I haven’t written a whole lot here about my endeavors in the world of fiction, partly because I haven’t wanted to give too many details before the story is finished.  But also because it isn’t the primary focus of this blog.  However, since I haven’t posted for a while, and fiction has been consuming most of my writing time, I thought I’d do a quick post with some of the things I’ve shared on Twitter about my novel.

There are so many writers and artists supporting and encouraging each other on Twitter with hundreds of different hashtag games and I’ve been enjoying connecting with some of them.  I recommend some of the one-line prompt hashtags for a way to discover some incredibly talented writers.  There are a lot of these, I haven’t discovered them all, but the two I sometimes participate in are #1linewed and #2bittues.  A search of either will bring up loads of great lines.

Another hashtag game I’ve really enjoyed is #authorconfession, hosted by author JM Sullivan.  This game is a series of questions about one’s work in progress (WIP) or just general questions about writers and writing.   Since I’ve enjoyed the game, I thought I’d share some of the answers I gave for the months of January and March.  So, here is a little sneak peak at my own work of fiction.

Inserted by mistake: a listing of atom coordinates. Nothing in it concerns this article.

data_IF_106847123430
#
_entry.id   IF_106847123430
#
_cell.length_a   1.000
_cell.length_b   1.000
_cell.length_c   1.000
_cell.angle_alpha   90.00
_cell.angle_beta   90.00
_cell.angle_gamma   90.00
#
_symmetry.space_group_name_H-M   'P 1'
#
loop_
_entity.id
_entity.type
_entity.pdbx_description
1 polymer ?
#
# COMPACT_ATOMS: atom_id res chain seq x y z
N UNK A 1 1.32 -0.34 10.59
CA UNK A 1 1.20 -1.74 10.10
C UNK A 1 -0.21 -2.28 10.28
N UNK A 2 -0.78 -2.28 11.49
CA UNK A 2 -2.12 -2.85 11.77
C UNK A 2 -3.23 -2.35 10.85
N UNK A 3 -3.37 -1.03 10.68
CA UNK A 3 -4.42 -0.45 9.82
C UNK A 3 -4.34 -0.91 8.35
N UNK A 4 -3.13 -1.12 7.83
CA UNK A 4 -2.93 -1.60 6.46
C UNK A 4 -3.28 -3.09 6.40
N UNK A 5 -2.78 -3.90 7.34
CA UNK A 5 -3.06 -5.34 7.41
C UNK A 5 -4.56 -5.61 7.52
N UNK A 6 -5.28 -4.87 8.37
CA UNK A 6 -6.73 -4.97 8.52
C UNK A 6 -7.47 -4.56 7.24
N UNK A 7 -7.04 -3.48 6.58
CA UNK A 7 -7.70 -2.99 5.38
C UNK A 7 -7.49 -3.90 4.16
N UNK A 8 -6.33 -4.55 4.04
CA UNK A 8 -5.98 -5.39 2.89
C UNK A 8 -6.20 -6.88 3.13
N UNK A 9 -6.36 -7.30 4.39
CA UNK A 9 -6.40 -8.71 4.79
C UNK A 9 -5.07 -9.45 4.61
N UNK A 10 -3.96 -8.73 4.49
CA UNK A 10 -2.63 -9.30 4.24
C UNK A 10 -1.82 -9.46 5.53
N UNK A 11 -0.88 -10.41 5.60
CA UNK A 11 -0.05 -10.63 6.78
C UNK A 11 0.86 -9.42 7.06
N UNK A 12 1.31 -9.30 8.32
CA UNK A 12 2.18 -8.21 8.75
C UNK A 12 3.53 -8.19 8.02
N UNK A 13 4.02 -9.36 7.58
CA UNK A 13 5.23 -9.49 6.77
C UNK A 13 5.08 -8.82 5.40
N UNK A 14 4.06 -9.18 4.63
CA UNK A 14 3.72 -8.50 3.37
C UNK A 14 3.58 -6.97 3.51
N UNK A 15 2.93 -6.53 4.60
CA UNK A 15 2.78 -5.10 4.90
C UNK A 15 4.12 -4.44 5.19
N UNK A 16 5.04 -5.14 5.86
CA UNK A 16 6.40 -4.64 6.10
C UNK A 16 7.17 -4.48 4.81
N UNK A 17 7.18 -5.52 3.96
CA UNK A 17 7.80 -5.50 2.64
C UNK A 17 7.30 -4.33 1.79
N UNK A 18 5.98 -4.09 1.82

January #authorconfession

Day 1:  Who is your favorite character in your WIP?  Answer: This guy:

C1XAK2gVEAATvvx

Day 5:  Describe your main character in three words.  A:  Full of rage.

Day 6:  What word do you use too much?  A:  Hmm, probably some four-letter words…just, that, the f-bomb.

Day 12:  Describe your villain in three words.  A:  I have many villains.  The worst one described in three words: psychopathic, corrupt, ruthless.

Day 15:  Tell a secret about your WIP.  A:  It is about a really big secret.

Day 16:  Who is your least favorite character in your WIP?  A:  Paul Douglas.  You’ll have to read the book to find out why.

Day 21:  What do you want to accomplish with writing?  A:  I want to get people to think about the reality of never-ending war, among other things.

Day 22:  What is your favorite scene in your WIP?  A:  My favorite scene is a confrontation between MC (main character) and antagonist that takes place in a bombed Afghan farmhouse.

Day 30:  Claim your hashtag!  Explain your choice.  A:  I’ll claim #compasscode, I’ll explain later.

Day 31:  Pitch your WIP.  A:  A young US soldier finds himself targeted for his father’s secrets.

March #authorconfession

Day 1:  What is the first line of your WIP?  A:  It was a powerful sense of impending doom that awoke James North with a start.

Day 3:  Describe your WIP in three words.  A:  War, corruption, secrets.